From there it’s a logical progression to add to user activity monitoring. You leverage the combination of SIEM functions and identity monitoring data against a bunch of new rules and dashboards implemented to track user activity. As sophistication increases, 3rd party web security, endpoint agents, and content analysis tools can provide additional data to fill out a comprehensive view of user activity.

Once those activities are mastered, these organizations tackle database and application monitoring. These two data types overlap less in terms of analysis and data collection techniques, provide more specialized analysis, and address detection of a different class of attack. Their implementations also tend to be the most resource intensive, so without a specific catalyst to drive implementation they tend to fall to the bottom of the list.

Responding to Threats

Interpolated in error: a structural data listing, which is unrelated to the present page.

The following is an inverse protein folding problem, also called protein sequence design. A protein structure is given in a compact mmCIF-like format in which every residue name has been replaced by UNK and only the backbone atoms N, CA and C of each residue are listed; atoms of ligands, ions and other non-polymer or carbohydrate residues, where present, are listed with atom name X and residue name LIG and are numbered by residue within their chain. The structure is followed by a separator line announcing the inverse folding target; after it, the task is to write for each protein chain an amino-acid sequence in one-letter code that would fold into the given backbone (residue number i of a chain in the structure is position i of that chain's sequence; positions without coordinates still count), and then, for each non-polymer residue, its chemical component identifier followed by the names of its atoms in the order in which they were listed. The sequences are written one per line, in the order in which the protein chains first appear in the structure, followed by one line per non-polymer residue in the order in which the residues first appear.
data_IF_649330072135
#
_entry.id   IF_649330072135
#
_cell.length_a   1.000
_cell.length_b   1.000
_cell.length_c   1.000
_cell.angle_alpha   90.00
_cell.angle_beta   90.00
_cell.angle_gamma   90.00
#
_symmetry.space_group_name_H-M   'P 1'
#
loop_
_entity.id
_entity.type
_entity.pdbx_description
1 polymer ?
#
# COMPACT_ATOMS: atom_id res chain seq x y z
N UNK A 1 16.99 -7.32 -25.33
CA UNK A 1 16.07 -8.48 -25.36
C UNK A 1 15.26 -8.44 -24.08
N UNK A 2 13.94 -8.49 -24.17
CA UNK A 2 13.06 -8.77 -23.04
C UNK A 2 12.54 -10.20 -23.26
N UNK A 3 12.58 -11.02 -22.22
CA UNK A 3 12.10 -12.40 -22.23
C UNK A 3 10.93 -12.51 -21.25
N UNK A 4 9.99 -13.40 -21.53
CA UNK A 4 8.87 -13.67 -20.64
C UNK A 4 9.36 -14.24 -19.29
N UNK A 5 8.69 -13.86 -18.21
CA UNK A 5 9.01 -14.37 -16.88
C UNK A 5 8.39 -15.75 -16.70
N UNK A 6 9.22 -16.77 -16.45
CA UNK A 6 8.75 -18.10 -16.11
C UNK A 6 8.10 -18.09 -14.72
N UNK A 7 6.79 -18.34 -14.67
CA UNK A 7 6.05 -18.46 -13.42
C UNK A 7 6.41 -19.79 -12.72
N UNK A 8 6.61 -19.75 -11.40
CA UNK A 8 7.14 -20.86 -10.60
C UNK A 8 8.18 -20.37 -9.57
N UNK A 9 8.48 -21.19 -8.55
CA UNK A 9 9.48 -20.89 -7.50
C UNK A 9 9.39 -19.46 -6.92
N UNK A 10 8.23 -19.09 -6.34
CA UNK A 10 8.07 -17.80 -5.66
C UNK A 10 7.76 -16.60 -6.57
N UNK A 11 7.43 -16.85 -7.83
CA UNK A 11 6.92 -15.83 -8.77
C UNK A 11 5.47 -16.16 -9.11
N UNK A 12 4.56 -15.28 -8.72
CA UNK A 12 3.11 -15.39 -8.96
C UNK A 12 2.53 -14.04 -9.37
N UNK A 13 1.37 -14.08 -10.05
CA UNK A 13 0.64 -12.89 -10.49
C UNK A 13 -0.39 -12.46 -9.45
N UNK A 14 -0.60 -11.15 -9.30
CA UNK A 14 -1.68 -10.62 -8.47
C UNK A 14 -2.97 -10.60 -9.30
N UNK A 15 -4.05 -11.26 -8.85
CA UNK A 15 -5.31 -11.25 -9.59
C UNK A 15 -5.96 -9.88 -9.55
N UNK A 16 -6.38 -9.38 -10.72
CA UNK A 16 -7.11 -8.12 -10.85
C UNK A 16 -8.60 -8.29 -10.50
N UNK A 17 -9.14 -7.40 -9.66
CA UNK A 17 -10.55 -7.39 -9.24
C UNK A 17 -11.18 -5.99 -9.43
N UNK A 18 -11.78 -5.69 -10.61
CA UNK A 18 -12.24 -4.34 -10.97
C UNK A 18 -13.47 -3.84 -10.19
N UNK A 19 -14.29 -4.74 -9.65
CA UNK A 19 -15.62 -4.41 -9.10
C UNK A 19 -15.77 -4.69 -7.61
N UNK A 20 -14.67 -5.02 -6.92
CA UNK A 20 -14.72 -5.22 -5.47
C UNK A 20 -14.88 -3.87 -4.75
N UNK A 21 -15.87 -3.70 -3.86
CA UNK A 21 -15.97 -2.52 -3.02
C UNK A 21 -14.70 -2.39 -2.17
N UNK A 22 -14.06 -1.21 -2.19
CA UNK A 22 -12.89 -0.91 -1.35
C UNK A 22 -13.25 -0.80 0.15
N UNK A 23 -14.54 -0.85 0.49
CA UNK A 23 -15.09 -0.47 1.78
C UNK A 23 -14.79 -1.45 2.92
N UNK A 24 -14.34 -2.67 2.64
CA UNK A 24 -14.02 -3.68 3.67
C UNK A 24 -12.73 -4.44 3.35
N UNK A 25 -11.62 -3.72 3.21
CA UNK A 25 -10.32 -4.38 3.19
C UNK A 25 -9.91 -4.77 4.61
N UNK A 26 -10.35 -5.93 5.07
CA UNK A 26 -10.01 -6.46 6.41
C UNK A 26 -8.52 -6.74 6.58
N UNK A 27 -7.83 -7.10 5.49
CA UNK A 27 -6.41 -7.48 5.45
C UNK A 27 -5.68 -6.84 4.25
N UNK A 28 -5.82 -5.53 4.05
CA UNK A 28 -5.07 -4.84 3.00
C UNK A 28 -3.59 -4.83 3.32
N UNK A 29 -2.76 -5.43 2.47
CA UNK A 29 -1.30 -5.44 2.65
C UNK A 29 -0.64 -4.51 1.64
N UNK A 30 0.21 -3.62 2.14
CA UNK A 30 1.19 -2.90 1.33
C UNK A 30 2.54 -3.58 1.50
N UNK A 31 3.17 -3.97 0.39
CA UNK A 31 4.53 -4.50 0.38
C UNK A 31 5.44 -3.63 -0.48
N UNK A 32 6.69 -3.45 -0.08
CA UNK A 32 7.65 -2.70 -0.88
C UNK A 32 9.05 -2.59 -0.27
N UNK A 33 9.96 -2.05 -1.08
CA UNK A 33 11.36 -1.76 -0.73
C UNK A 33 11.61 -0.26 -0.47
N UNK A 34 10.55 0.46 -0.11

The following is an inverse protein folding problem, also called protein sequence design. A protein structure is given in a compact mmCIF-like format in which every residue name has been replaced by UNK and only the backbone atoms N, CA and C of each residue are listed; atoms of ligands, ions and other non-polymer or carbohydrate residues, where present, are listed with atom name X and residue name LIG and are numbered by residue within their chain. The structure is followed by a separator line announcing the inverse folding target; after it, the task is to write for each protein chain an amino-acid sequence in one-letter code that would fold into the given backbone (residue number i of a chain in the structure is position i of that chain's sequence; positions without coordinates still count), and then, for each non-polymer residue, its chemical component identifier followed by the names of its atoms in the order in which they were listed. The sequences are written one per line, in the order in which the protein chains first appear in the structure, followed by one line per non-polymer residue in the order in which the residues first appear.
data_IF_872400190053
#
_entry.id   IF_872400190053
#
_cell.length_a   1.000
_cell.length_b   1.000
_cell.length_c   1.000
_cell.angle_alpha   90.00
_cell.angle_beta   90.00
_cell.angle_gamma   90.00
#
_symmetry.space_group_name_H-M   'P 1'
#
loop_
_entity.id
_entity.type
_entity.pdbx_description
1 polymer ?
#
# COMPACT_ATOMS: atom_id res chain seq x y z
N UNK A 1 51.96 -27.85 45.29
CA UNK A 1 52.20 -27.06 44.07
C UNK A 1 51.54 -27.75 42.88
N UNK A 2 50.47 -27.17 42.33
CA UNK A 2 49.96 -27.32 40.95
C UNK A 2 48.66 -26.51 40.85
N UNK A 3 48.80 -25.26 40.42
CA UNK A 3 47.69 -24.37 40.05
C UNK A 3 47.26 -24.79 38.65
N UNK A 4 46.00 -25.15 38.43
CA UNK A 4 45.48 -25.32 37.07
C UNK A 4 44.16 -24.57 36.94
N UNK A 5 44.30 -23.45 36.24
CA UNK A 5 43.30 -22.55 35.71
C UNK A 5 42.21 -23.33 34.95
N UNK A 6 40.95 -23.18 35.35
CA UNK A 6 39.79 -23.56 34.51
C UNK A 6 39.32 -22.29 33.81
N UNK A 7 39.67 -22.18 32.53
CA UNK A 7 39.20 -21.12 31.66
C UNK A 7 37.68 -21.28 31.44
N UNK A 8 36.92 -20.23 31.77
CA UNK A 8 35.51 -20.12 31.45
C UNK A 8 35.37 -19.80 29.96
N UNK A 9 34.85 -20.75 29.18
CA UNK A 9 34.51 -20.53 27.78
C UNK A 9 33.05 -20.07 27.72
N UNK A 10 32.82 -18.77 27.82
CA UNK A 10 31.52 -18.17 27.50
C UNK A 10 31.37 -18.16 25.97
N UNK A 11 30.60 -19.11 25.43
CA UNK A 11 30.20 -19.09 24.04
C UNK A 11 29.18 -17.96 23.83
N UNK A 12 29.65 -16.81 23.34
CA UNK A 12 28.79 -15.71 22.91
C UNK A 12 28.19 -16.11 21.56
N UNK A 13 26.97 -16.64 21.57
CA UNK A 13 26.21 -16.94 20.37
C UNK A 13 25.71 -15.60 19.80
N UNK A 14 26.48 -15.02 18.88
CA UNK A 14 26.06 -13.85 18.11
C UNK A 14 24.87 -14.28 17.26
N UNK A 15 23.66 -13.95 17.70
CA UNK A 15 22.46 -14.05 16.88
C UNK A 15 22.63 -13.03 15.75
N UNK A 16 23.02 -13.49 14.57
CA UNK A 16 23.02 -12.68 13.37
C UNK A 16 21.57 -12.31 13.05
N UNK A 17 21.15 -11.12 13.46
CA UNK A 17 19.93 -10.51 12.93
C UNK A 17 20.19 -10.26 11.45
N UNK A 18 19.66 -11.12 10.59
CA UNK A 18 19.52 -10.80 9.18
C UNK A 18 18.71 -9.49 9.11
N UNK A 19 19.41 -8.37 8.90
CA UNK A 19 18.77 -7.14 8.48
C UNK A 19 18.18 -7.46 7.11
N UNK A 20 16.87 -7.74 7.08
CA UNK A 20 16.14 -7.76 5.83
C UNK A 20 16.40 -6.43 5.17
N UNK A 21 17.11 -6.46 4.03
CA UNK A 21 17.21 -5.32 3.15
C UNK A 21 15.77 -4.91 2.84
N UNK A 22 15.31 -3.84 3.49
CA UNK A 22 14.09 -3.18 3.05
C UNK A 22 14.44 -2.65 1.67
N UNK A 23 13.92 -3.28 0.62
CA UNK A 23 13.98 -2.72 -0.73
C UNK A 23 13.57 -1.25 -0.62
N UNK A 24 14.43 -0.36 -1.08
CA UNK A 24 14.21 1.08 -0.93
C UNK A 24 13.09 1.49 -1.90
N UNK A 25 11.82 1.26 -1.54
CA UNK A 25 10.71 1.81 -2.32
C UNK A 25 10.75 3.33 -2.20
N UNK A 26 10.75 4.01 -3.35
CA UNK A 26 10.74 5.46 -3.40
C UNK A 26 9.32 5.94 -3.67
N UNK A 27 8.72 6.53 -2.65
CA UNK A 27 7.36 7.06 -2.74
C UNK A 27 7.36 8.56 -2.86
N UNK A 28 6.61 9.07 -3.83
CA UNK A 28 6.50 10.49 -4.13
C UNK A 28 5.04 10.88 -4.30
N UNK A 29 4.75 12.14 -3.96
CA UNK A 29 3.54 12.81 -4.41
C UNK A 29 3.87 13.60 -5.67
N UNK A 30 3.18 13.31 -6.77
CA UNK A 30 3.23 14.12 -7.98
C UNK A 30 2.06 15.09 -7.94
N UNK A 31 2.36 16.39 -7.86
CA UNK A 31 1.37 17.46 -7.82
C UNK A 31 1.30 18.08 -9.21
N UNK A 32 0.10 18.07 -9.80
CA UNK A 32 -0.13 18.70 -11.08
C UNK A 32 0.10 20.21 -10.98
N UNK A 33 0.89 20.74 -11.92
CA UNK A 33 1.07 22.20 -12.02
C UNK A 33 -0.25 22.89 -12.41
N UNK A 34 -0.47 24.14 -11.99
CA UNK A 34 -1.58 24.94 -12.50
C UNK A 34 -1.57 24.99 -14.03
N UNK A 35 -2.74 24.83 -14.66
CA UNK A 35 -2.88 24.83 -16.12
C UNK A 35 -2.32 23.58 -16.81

In the second post in this series, we outlined many of the threats that prompt IT organizations to consider monitoring: malware, SQL injection, and other types of system misuse. If managing these threats is the catalyst to extend your monitoring infrastructure, the progression of what data types to add will depend entirely on which attacks you need address. If you’re interested in stopping web attacks, you’ll likely start with application monitoring, followed by database activity and identity monitoring. Malware detection will drive you towards file integrity monitoring initially, and then probably to identity and user activity monitoring, because bad behavior on behalf of users can indicate a malware outbreak. If you want to detect botnets, user activity monitoring and identity monitoring are a good start.